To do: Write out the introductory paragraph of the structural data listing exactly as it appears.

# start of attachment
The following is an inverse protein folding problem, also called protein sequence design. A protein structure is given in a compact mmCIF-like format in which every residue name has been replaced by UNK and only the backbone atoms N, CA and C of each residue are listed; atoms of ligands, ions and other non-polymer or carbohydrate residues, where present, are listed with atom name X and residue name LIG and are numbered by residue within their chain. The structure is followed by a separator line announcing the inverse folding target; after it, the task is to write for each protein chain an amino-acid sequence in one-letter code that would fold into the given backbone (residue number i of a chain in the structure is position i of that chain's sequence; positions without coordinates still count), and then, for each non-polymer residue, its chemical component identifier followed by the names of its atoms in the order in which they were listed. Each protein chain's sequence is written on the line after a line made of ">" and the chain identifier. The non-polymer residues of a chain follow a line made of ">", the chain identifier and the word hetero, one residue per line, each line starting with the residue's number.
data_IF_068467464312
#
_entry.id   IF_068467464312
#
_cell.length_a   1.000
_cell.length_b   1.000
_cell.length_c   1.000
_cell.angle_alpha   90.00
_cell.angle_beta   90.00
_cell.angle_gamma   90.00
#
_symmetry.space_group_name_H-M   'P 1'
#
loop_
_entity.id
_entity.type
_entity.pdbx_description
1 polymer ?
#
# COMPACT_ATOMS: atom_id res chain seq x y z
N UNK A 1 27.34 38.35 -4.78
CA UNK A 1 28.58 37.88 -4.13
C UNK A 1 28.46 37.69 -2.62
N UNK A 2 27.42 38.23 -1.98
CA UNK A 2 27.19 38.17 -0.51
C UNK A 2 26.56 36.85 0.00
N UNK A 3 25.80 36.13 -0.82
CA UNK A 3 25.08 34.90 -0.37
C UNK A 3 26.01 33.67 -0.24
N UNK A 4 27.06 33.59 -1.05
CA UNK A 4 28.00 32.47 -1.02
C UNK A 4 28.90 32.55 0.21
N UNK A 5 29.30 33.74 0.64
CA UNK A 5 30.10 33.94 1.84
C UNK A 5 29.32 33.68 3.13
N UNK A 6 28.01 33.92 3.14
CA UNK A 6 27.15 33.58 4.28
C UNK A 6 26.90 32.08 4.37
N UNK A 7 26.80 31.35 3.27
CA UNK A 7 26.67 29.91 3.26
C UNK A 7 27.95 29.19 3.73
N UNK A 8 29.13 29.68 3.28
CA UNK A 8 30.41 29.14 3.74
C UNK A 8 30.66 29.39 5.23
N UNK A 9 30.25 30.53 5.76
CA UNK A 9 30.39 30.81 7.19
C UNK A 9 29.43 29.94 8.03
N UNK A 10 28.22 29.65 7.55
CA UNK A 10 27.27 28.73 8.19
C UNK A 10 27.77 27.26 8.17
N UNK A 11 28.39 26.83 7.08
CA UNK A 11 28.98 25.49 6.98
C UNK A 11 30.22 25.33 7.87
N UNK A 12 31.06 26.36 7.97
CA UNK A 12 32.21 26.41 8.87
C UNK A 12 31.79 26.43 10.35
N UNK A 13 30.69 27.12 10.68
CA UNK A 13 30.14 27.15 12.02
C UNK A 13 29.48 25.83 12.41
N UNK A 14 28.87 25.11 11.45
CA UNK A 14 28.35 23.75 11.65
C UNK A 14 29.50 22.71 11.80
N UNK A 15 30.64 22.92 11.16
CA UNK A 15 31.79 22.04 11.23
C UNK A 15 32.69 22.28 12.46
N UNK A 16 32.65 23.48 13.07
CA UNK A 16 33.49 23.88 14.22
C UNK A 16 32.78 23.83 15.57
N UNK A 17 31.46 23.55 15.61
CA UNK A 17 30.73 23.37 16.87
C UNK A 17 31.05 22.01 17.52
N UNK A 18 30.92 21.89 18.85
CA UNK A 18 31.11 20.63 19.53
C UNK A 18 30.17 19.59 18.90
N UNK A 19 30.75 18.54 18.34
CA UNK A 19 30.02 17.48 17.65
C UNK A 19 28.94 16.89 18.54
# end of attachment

The following is an inverse protein folding problem, also called protein sequence design. A protein structure is given in a compact mmCIF-like format in which every residue name has been replaced by UNK and only the backbone atoms N, CA and C of each residue are listed; atoms of ligands, ions and other non-polymer or carbohydrate residues, where present, are listed with atom name X and residue name LIG and are numbered by residue within their chain. The structure is followed by a separator line announcing the inverse folding target; after it, the task is to write for each protein chain an amino-acid sequence in one-letter code that would fold into the given backbone (residue number i of a chain in the structure is position i of that chain's sequence; positions without coordinates still count), and then, for each non-polymer residue, its chemical component identifier followed by the names of its atoms in the order in which they were listed. Each protein chain's sequence is written on the line after a line made of ">" and the chain identifier. The non-polymer residues of a chain follow a line made of ">", the chain identifier and the word hetero, one residue per line, each line starting with the residue's number.